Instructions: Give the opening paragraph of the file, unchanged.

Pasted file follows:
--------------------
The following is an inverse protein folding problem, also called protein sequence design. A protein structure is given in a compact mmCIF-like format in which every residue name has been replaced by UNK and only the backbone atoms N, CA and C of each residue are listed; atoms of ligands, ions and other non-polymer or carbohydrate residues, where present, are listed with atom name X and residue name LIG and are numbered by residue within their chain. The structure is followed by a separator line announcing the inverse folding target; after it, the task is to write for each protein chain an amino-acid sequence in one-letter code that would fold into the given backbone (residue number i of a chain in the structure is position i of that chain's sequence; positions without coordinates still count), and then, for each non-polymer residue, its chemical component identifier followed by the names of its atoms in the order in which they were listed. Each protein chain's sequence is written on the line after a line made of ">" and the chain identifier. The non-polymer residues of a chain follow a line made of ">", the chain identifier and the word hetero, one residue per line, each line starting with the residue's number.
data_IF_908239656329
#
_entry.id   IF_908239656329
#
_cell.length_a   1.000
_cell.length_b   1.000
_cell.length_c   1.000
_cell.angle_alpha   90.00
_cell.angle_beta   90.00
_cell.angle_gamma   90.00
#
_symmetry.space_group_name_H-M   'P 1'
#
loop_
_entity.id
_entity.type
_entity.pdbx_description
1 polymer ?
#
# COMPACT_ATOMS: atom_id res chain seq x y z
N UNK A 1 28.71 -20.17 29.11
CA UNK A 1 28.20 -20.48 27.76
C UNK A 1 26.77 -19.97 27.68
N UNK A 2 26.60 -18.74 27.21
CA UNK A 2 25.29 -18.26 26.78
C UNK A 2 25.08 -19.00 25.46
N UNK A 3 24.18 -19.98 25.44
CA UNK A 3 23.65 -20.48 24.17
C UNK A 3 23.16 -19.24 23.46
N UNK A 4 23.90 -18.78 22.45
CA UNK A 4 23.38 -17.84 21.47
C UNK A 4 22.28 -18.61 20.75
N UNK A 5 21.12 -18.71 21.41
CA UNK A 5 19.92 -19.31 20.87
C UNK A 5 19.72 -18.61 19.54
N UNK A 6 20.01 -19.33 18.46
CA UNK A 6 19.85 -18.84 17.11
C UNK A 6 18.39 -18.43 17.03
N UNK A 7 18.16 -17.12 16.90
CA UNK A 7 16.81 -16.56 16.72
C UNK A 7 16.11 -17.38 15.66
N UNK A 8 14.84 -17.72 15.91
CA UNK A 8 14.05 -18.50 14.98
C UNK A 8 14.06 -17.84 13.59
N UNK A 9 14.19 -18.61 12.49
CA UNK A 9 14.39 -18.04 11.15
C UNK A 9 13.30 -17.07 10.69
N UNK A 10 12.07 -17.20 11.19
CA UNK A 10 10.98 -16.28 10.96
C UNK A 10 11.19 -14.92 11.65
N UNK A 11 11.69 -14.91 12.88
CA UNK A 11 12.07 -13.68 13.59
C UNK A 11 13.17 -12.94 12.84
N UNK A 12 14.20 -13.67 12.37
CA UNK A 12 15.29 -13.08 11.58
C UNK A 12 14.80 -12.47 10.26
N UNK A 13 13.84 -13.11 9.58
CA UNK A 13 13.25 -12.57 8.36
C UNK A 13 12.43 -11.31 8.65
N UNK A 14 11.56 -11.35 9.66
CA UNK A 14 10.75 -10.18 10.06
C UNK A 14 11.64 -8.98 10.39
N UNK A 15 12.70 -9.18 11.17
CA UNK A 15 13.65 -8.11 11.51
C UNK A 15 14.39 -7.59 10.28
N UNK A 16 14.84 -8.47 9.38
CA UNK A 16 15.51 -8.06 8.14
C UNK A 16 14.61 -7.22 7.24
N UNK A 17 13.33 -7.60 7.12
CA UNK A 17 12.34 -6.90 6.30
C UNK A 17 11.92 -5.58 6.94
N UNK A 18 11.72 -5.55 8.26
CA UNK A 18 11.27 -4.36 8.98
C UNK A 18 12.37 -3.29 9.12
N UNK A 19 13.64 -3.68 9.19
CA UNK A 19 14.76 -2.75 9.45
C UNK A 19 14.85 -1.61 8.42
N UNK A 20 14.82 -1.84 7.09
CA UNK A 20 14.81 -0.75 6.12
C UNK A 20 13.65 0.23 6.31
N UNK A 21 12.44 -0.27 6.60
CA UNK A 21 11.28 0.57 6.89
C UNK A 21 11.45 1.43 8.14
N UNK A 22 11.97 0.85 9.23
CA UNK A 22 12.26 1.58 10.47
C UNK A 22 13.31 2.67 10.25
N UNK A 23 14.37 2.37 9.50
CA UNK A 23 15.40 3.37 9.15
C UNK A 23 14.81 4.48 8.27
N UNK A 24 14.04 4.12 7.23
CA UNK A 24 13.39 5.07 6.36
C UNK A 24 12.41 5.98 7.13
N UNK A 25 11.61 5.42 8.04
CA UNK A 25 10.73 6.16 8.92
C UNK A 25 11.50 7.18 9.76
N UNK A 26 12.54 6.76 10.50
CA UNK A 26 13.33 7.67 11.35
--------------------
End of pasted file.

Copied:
The following is an inverse protein folding problem, also called protein sequence design. A protein structure is given in a compact mmCIF-like format in which every residue name has been replaced by UNK and only the backbone atoms N, CA and C of each residue are listed; atoms of ligands, ions and other non-polymer or carbohydrate residues, where present, are listed with atom name X and residue name LIG and are numbered by residue within their chain. The structure is followed by a separator line announcing the inverse folding target; after it, the task is to write for each protein chain an amino-acid sequence in one-letter code that would fold into the given backbone (residue number i of a chain in the structure is position i of that chain's sequence; positions without coordinates still count), and then, for each non-polymer residue, its chemical component identifier followed by the names of its atoms in the order in which they were listed. Each protein chain's sequence is written on the line after a line made of ">" and the chain identifier. The non-polymer residues of a chain follow a line made of ">", the chain identifier and the word hetero, one residue per line, each line starting with the residue's number.